Dental implant therapy does not end with the final prosthetic restoration of the implant. Predictability and long-term success of a dental implant and its restoration require sound treatment planning, precise surgical and restorative execution, and impeccable long-term maintenance, which is contingent on patient compliance with home care and professional supportive implant treatment. Peri-implant maintenance begins as the implant becomes exposed to the oral cavity and continues at regular intervals during the life of the implant. The recall interval is determined by the patient’s oral hygiene and susceptibility to plaque-induced inflammatory diseases. Initially, for the first year after treatment, recall maintenance visits should be scheduled at 3-month intervals and then adjusted to suit the patient’s individual needs. Some patients (those who have good oral hygiene, minimal deposits, and disease resistance) will require infrequent professional hygiene maintenance, whereas others (those who have poor oral hygiene, heavy deposits, and disease susceptibility) will require more frequent follow-up care.
Although dental implants are not vulnerable to dental caries, they are still susceptible to mechanical complications and periimplant plaque-induced inflammatory tissue changes. A 10-year retrospective study48 of 397 fixed-implant reconstructions in 300 patients observed a mechanical complication rate of 24.7%. The most frequent complication was ceramic chipping (20.31%) followed by occlusal screw loosening (2.57%) and loss of retention (2.06%). Although relatively infrequent, occlusal screw loosening can result in a subgingival gap at the implant-abutment junction that retains plaque and stimulates an inflammatory reaction in both the soft and hard tissue.
Biologically, periimplant plaque accumulation due to inadequate or lack of access for oral hygiene can result in periimplant mucositis and periimplantitis. Periimplant mucositis is characterized by inflammation confined to the soft tissue and is reported to affect up to 80% of patients with dental implants.25 Periimplantitis is characterized by periimplant inflammation with progressive crestal bone loss beyond the initial remodeling. The prevalence of periimplantitis in patients ranges from 11.2% to 53%.17,20,27,37,38,39,40 Poor oral hygiene, residual cement, current or history of periodontitis, cigarette smoking, and diabetes mellitus are risk factors for periimplant diseases.1,9
The relationship between periimplant mucositis and peri-implantitis is similar to that of gingivitis and periodontitis. Although periimplant mucositis does not necessarily progress to periimplantitis, it is likely the precursor to periimplantitis.1 The inflammatory response in periimplant disease appears to be similar to that in periodontal disease.41 However, severity and rate of disease progression appear to be more pronounced around implants. This, perhaps, is due to the absence of a “self-limiting” process, observed in periodontitis, around implants that separates the inflammatory cell infiltrate from the bone.6 Experimental models demonstrated that periimplant mucositis is reversible at the biomarker level (matrix metalloproteinase 8 [MMP-8] and interleukin-1β [IL-1β]).41 A review of the literature36 reported that periimplant mucositis can be effectively treated with nonsurgical mechanical therapy, while such modalities tend to be ineffective against peri-implantitis. Furthermore, results of surgical treatment for peri-implantitis are not predictable. For these reasons, the prevention, early detection, and early treatment of periimplant diseases are critical. Periodic and well-regimented supportive implant treatment is essential to the long-term success of dental implant therapy.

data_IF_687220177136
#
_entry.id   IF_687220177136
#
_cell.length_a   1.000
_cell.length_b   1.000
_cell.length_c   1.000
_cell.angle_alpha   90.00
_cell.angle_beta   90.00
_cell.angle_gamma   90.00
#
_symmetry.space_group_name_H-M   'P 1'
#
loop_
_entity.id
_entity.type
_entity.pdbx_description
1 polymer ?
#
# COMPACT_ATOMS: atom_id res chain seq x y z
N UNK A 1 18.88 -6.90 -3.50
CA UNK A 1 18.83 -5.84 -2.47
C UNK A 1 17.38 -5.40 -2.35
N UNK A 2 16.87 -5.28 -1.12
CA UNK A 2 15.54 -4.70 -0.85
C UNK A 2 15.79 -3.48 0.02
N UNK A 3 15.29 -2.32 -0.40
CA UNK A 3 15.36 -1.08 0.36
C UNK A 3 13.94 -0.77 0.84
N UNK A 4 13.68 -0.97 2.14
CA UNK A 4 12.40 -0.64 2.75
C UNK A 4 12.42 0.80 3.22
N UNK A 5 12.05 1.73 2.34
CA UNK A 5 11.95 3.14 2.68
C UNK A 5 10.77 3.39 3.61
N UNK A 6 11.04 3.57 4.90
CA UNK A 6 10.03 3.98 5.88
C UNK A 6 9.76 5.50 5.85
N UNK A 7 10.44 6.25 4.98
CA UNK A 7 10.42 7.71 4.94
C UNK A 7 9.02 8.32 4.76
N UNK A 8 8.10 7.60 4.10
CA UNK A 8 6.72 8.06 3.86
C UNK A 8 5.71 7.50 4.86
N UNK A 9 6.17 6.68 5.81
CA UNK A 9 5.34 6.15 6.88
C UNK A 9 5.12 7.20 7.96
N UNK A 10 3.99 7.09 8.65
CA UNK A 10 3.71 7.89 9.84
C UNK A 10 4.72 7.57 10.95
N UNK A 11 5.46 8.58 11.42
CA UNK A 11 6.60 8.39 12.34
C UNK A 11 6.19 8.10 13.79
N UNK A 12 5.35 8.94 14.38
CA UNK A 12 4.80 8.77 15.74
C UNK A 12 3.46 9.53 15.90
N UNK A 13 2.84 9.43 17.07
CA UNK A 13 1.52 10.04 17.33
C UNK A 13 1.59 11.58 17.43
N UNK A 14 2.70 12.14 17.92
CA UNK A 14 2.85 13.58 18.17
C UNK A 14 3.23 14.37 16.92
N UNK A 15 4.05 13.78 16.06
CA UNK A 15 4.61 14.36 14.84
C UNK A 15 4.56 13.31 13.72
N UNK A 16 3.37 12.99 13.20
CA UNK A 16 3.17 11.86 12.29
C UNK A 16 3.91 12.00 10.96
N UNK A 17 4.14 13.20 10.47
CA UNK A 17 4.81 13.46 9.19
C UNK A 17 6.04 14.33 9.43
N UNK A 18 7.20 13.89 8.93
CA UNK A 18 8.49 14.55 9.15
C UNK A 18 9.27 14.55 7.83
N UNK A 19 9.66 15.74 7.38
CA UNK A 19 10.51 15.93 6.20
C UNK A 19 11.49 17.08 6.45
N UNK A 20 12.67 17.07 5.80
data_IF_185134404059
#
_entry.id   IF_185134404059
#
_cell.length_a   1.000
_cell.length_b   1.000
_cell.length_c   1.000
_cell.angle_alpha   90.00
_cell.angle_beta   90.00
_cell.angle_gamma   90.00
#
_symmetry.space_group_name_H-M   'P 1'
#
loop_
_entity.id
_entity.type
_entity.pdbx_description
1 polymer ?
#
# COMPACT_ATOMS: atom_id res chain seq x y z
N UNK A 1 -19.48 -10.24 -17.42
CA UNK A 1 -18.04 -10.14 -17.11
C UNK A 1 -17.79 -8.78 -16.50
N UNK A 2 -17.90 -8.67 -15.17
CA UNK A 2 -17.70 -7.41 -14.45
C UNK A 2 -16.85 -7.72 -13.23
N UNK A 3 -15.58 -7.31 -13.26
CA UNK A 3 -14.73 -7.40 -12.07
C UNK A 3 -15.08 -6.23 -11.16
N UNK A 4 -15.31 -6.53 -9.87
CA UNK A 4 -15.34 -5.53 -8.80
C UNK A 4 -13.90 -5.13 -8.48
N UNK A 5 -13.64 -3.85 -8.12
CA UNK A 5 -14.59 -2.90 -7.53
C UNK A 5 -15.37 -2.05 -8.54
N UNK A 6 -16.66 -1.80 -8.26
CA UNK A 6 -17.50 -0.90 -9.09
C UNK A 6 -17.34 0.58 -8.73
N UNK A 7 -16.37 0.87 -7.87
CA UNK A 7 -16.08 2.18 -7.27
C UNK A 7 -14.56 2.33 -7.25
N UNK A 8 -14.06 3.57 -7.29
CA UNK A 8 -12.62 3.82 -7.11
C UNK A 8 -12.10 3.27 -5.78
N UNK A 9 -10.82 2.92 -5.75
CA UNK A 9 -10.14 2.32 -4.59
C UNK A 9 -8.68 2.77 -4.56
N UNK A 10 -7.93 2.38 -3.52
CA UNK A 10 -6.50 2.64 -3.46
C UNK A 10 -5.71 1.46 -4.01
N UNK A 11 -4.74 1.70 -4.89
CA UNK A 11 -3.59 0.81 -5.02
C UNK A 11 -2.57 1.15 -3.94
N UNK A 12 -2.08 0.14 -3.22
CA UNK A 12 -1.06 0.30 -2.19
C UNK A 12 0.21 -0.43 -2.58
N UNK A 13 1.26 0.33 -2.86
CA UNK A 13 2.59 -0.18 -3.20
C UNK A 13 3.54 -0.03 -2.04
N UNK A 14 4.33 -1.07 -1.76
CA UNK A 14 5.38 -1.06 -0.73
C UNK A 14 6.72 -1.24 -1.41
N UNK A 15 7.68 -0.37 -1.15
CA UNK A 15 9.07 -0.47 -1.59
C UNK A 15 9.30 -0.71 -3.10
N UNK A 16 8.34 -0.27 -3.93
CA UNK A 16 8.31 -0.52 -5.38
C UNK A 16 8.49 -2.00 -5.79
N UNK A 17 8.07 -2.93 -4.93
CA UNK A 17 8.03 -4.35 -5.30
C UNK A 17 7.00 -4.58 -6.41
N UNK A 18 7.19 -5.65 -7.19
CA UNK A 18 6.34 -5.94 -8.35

The supportive implant treatment appointment should include: an inquiry of any new concerns, problems, or pain; review of changes in the patient’s medical and oral status; evaluation and reinforcement of oral hygiene; examination and evaluation of soft and hard tissue health; evaluation of implants and the associated implant restorations’ stability and integrity; professional supportive treatment. Finally, assessment should be made to determine the appropriate recall interval and plan for the next visit.
Examination begins with visual inspection for: plaque and calculus accumulation; signs of inflammation and swelling; peri-implant soft tissue quality, color, consistency, and contour; and aberrations in the implant prostheses. Periimplant soft tissue can be digitally palpated to detect edema, tenderness, exudation, or suppuration. Periimplant probing can be used to assess the condition and level of soft and hard tissues surrounding implants. When indicated, radiographic images can be obtained to help verify the level of the periimplant crestal bone. Determination of implant stability (mobility) and percussion testing can help verify implant osseointegration. Figure 83-1.